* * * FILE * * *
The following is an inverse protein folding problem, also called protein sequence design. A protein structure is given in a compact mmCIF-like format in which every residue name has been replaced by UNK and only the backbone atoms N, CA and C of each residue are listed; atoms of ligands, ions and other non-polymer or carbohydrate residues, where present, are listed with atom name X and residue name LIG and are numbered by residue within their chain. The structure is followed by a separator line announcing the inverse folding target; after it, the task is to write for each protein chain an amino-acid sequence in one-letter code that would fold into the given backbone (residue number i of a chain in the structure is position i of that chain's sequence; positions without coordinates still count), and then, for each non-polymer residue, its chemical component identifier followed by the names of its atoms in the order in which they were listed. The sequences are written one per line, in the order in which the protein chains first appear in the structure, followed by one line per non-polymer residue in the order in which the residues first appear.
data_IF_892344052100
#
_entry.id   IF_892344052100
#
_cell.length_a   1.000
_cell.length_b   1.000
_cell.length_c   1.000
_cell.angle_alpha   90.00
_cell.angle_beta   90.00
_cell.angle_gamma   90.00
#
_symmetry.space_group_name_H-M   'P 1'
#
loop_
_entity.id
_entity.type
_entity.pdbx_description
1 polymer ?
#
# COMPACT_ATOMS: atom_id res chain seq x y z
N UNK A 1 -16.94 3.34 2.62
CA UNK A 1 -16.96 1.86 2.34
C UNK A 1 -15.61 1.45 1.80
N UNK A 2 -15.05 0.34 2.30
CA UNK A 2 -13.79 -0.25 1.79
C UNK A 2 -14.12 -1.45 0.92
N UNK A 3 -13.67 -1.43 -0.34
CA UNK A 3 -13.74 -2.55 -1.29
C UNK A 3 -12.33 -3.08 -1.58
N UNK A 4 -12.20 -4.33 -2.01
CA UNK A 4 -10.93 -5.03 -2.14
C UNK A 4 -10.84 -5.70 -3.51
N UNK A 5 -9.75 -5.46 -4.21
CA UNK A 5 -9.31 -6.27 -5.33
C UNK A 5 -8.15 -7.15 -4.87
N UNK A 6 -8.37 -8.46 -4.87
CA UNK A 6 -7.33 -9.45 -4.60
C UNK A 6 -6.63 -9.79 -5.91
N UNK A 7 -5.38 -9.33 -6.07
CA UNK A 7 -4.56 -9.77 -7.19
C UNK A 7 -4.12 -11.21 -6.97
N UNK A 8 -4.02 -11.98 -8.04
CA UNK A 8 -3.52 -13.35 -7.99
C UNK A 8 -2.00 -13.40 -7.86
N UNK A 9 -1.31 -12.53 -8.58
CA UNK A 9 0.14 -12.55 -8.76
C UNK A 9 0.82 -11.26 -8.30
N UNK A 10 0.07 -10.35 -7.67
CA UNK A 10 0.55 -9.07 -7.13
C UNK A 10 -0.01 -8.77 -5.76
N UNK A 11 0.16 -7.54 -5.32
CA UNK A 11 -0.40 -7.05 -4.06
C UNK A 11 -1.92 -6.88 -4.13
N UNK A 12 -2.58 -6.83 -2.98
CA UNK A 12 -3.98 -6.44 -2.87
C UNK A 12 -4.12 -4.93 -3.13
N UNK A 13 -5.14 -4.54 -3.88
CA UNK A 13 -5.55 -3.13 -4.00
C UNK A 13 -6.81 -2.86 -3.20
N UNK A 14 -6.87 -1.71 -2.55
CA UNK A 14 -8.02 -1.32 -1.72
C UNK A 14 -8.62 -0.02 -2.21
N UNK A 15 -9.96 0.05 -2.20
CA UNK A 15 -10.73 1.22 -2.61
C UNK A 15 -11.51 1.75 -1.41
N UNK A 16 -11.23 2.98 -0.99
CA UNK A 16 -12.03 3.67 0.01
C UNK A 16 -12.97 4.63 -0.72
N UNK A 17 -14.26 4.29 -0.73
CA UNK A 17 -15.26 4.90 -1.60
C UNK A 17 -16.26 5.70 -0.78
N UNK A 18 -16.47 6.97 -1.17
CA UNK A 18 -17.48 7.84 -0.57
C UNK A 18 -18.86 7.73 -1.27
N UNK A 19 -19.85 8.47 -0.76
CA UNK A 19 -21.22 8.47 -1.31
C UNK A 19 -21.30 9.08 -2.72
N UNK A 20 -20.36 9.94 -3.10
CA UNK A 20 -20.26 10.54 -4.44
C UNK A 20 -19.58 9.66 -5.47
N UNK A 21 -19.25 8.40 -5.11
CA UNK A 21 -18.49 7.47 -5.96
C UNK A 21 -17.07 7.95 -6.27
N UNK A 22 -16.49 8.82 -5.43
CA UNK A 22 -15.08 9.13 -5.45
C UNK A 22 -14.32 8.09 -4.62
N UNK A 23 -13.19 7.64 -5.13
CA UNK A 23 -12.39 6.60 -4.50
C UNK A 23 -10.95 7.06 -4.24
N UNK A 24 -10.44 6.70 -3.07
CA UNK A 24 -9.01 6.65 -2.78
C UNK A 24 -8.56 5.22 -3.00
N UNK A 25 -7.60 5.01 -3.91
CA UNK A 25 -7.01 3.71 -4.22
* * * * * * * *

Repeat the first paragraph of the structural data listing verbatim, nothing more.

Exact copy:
The following is an inverse protein folding problem, also called protein sequence design. A protein structure is given in a compact mmCIF-like format in which every residue name has been replaced by UNK and only the backbone atoms N, CA and C of each residue are listed; atoms of ligands, ions and other non-polymer or carbohydrate residues, where present, are listed with atom name X and residue name LIG and are numbered by residue within their chain. The structure is followed by a separator line announcing the inverse folding target; after it, the task is to write for each protein chain an amino-acid sequence in one-letter code that would fold into the given backbone (residue number i of a chain in the structure is position i of that chain's sequence; positions without coordinates still count), and then, for each non-polymer residue, its chemical component identifier followed by the names of its atoms in the order in which they were listed. The sequences are written one per line, in the order in which the protein chains first appear in the structure, followed by one line per non-polymer residue in the order in which the residues first appear.